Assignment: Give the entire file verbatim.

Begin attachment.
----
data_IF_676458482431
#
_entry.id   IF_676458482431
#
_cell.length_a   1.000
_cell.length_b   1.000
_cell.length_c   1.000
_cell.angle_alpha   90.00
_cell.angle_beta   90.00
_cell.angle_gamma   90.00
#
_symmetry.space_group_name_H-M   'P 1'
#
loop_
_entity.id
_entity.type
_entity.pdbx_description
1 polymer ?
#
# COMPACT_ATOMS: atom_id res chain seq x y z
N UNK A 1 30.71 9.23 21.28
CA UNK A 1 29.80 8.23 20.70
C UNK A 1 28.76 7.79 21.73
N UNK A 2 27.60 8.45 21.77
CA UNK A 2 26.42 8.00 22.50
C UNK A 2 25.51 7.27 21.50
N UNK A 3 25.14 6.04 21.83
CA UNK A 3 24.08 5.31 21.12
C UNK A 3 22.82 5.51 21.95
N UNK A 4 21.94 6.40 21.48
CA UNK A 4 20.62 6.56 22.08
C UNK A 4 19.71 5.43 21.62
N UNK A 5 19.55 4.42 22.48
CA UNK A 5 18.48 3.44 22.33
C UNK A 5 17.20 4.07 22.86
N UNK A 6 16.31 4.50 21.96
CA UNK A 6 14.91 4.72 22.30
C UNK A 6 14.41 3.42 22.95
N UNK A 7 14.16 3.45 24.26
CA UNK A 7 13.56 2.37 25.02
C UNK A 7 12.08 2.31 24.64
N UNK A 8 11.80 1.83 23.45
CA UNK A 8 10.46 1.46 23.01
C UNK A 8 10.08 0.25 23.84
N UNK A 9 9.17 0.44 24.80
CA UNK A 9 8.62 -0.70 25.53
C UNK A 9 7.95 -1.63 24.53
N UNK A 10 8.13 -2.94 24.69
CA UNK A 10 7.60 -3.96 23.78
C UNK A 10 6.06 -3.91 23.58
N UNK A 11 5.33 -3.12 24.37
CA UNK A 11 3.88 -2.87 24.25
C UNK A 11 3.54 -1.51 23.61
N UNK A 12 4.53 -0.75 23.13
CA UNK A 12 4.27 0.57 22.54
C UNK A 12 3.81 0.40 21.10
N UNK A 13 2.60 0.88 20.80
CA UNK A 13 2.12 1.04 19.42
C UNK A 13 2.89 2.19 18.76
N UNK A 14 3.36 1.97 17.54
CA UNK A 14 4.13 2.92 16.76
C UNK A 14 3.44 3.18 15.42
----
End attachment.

data_IF_676458482431
#
_entry.id   IF_676458482431
#
_cell.length_a   1.000
_cell.length_b   1.000
_cell.length_c   1.000
_cell.angle_alpha   90.00
_cell.angle_beta   90.00
_cell.angle_gamma   90.00
#
_symmetry.space_group_name_H-M   'P 1'
#
loop_
_entity.id
_entity.type
_entity.pdbx_description
1 polymer ?
#
# COMPACT_ATOMS: atom_id res chain seq x y z
N UNK A 1 30.71 9.23 21.28
CA UNK A 1 29.80 8.23 20.70
C UNK A 1 28.76 7.79 21.73
N UNK A 2 27.60 8.45 21.77
CA UNK A 2 26.42 8.00 22.50
C UNK A 2 25.51 7.27 21.50
N UNK A 3 25.14 6.04 21.83
CA UNK A 3 24.08 5.31 21.12
C UNK A 3 22.82 5.51 21.95
N UNK A 4 21.94 6.40 21.48
CA UNK A 4 20.62 6.56 22.08
C UNK A 4 19.71 5.43 21.62
N UNK A 5 19.55 4.42 22.48
CA UNK A 5 18.48 3.44 22.33
C UNK A 5 17.20 4.07 22.86
N UNK A 6 16.31 4.50 21.96
CA UNK A 6 14.91 4.72 22.30
C UNK A 6 14.41 3.42 22.95
N UNK A 7 14.16 3.45 24.26
CA UNK A 7 13.56 2.37 25.02
C UNK A 7 12.08 2.31 24.64
N UNK A 8 11.80 1.83 23.45
CA UNK A 8 10.46 1.46 23.01
C UNK A 8 10.08 0.25 23.84
N UNK A 9 9.17 0.44 24.80
CA UNK A 9 8.62 -0.70 25.53
C UNK A 9 7.95 -1.63 24.53
N UNK A 10 8.13 -2.94 24.69
CA UNK A 10 7.60 -3.96 23.78
C UNK A 10 6.06 -3.91 23.58
N UNK A 11 5.33 -3.12 24.37
CA UNK A 11 3.88 -2.87 24.25
C UNK A 11 3.54 -1.51 23.61
N UNK A 12 4.53 -0.75 23.13
CA UNK A 12 4.27 0.57 22.54
C UNK A 12 3.81 0.40 21.10
N UNK A 13 2.60 0.88 20.80
CA UNK A 13 2.12 1.04 19.42
C UNK A 13 2.89 2.19 18.76
N UNK A 14 3.36 1.97 17.54
CA UNK A 14 4.13 2.92 16.76
C UNK A 14 3.44 3.18 15.42